Test could give early warning of motor neuron disease

Dr Jenna Gregory of the University of Aberdeen
University of Aberdeen

Dr Jenna Gregory of the University of Aberdeen

Scientists have developed a new test for a biomarker in brain tissue that could detect people who will go on to develop motor neuron disease (MND) before they show symptoms.

The team, led by Dr Jenna Gregory of the University of Aberdeen in Scotland, think that the test – which looks for specific protein clumps in brain tissue samples – could allow patients to receive treatment for MND at an earlier stage, when it may be more effective. It may also serve as a surrogate marker to test new therapies more quickly.

That is increasingly important as new therapies have started to emerge for MND, which is also known as amyotrophic lateral sclerosis (ALS). For example, Biogen recently got approval in the US and Europe for Qalsody (tofersen) for a genetic subtype of the incurable disease associated with a mutation in the SOD1 gene.

The wide variation in symptoms that patients with the disease exhibit can make diagnosis based on clinical presentation challenging, so there is a pressing need for a diagnostic that can identify changes associated with the underlying disease process.

The researchers are using a molecule known as an aptamer – short nucleic acid sequences that can bind to a target like a protein or a peptide – to look for a protein called TDP-43 that aggregates to form cell inclusions in both inherited and sporadic forms of MND. The clumps are thought to impair the function of neurons in the brain and spinal cord.

Aptamers are already being used in cancer and Alzheimer’s diagnostics, and Gregory et al have adapted the technology to create an RNA-based probe for use in MND.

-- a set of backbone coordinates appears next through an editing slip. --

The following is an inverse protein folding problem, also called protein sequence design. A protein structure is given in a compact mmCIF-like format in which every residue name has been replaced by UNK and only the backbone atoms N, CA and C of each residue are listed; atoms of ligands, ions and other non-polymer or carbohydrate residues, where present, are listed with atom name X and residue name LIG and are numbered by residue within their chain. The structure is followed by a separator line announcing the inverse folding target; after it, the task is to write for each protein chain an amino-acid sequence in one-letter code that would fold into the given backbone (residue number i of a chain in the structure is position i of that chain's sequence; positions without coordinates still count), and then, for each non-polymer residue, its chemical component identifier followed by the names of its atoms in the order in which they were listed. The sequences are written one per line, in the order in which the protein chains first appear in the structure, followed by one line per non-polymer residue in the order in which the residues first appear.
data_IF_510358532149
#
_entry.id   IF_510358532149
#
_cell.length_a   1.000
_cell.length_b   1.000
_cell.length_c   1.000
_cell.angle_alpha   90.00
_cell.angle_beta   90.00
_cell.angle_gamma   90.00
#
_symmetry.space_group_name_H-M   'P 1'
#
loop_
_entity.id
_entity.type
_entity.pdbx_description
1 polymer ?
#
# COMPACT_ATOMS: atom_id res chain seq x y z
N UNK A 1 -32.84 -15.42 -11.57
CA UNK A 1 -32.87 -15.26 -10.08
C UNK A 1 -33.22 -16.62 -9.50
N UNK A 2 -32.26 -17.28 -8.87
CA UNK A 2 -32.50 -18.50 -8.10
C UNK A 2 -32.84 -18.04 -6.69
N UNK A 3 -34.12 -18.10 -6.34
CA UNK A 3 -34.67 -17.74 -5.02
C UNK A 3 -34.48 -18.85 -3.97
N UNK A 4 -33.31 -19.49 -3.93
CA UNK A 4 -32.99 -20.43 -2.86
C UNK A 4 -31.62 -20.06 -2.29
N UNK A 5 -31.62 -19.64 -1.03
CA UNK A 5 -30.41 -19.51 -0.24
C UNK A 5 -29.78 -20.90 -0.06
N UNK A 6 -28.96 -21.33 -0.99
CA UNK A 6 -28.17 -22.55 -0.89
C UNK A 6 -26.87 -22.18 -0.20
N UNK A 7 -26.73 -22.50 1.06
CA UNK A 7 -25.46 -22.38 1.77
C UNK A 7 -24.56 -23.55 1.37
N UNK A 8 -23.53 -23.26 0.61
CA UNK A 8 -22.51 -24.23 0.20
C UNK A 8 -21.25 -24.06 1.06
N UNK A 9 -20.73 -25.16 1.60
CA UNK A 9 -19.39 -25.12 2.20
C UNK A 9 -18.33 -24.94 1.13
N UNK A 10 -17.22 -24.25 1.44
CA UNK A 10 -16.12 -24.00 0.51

In time, the hope is that the aptamer could potentially be used not only to look for the biomarker in tissue samples, but also in spinal fluid and blood, or detected in brain scans.

Antibodies targeting TDP-43 have also been developed, but these are more cumbersome to produce and don’t seem to correlate as well with the development of MND symptoms. The new test has shown that clumps of the protein are forming well before people show symptoms.

“This tool ‘targets’ the disease protein and allows us to see where toxic clumps are building up in the body,” said Gregory. “It can do this for much lower amounts of disease proteins, and with greater accuracy than ever before,” she added. “This could be a game-changer for MND research, diagnostics, and treatment.”

The research has been funded by the Target ALS charity, and a paper on it has been published in the journal Acta Neuropathologica.

There are around 5,000 people living with MND in the UK, and the disease has drawn particular attention in Scotland in recent years following the diagnosis of rugby union legend Doddie Weir in 2016, who set up the My Name’5 Doddie Foundation. At the time of his death in 2022, the charity had raised more than £8 million for MND research.

“Due to advancements in research, many potential treatments are currently being explored in the lab and in clinical trials,” said Jessica Lee, director of research at the foundation.

“However, we now need robust biomarkers of disease to support the evaluation of these treatments and to speed up diagnosis, so that treatments can be started earlier in disease progression,” she added. “This exciting new technology holds promise to do just that.”